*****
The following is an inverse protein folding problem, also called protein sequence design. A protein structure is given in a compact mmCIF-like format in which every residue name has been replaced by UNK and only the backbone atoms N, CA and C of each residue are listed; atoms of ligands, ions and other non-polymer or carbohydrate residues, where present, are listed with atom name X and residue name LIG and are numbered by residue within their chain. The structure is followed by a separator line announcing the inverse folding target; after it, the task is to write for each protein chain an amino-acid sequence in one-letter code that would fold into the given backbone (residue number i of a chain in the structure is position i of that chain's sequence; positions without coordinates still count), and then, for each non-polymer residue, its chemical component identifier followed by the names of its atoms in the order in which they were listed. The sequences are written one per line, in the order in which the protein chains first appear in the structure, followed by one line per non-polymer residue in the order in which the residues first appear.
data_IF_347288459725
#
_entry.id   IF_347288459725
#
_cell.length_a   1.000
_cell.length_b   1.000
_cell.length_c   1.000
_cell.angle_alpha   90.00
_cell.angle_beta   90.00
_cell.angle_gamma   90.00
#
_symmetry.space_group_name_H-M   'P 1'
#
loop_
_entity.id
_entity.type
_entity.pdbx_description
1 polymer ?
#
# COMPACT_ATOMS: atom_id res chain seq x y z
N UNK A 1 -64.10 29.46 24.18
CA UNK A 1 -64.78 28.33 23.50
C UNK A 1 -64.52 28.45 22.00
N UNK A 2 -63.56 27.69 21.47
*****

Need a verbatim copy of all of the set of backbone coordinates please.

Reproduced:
The following is an inverse protein folding problem, also called protein sequence design. A protein structure is given in a compact mmCIF-like format in which every residue name has been replaced by UNK and only the backbone atoms N, CA and C of each residue are listed; atoms of ligands, ions and other non-polymer or carbohydrate residues, where present, are listed with atom name X and residue name LIG and are numbered by residue within their chain. The structure is followed by a separator line announcing the inverse folding target; after it, the task is to write for each protein chain an amino-acid sequence in one-letter code that would fold into the given backbone (residue number i of a chain in the structure is position i of that chain's sequence; positions without coordinates still count), and then, for each non-polymer residue, its chemical component identifier followed by the names of its atoms in the order in which they were listed. The sequences are written one per line, in the order in which the protein chains first appear in the structure, followed by one line per non-polymer residue in the order in which the residues first appear.
data_IF_347288459725
#
_entry.id   IF_347288459725
#
_cell.length_a   1.000
_cell.length_b   1.000
_cell.length_c   1.000
_cell.angle_alpha   90.00
_cell.angle_beta   90.00
_cell.angle_gamma   90.00
#
_symmetry.space_group_name_H-M   'P 1'
#
loop_
_entity.id
_entity.type
_entity.pdbx_description
1 polymer ?
#
# COMPACT_ATOMS: atom_id res chain seq x y z
N UNK A 1 -64.10 29.46 24.18
CA UNK A 1 -64.78 28.33 23.50
C UNK A 1 -64.52 28.45 22.00
N UNK A 2 -63.56 27.69 21.47